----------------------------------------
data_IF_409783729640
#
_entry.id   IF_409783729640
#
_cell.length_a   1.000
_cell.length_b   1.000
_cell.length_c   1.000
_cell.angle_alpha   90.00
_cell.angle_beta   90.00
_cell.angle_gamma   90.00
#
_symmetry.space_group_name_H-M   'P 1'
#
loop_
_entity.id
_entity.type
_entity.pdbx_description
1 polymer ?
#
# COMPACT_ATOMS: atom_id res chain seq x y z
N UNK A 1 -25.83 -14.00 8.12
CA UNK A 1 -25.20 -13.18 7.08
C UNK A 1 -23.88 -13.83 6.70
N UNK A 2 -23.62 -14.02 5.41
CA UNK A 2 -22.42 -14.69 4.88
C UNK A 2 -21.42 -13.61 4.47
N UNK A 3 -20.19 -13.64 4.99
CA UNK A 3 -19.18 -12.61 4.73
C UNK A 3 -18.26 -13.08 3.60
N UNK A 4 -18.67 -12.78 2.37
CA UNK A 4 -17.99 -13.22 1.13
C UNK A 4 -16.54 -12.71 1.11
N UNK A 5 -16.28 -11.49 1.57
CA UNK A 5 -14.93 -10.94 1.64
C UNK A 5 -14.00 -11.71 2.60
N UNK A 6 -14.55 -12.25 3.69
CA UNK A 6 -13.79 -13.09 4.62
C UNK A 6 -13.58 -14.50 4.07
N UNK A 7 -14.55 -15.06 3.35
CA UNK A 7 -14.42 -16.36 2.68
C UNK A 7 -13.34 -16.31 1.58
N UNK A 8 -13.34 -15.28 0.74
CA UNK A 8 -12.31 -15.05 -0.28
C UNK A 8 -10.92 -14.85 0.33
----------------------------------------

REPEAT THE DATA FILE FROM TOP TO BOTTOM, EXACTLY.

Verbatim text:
data_IF_409783729640
#
_entry.id   IF_409783729640
#
_cell.length_a   1.000
_cell.length_b   1.000
_cell.length_c   1.000
_cell.angle_alpha   90.00
_cell.angle_beta   90.00
_cell.angle_gamma   90.00
#
_symmetry.space_group_name_H-M   'P 1'
#
loop_
_entity.id
_entity.type
_entity.pdbx_description
1 polymer ?
#
# COMPACT_ATOMS: atom_id res chain seq x y z
N UNK A 1 -25.83 -14.00 8.12
CA UNK A 1 -25.20 -13.18 7.08
C UNK A 1 -23.88 -13.83 6.70
N UNK A 2 -23.62 -14.02 5.41
CA UNK A 2 -22.42 -14.69 4.88
C UNK A 2 -21.42 -13.61 4.47
N UNK A 3 -20.19 -13.64 4.99
CA UNK A 3 -19.18 -12.61 4.73
C UNK A 3 -18.26 -13.08 3.60
N UNK A 4 -18.67 -12.78 2.37
CA UNK A 4 -17.99 -13.22 1.13
C UNK A 4 -16.54 -12.71 1.11
N UNK A 5 -16.28 -11.49 1.57
CA UNK A 5 -14.93 -10.94 1.64
C UNK A 5 -14.00 -11.71 2.60
N UNK A 6 -14.55 -12.25 3.69
CA UNK A 6 -13.79 -13.09 4.62
C UNK A 6 -13.58 -14.50 4.07
N UNK A 7 -14.55 -15.06 3.35
CA UNK A 7 -14.42 -16.36 2.68
C UNK A 7 -13.34 -16.31 1.58
N UNK A 8 -13.34 -15.28 0.74
CA UNK A 8 -12.31 -15.05 -0.28
C UNK A 8 -10.92 -14.85 0.33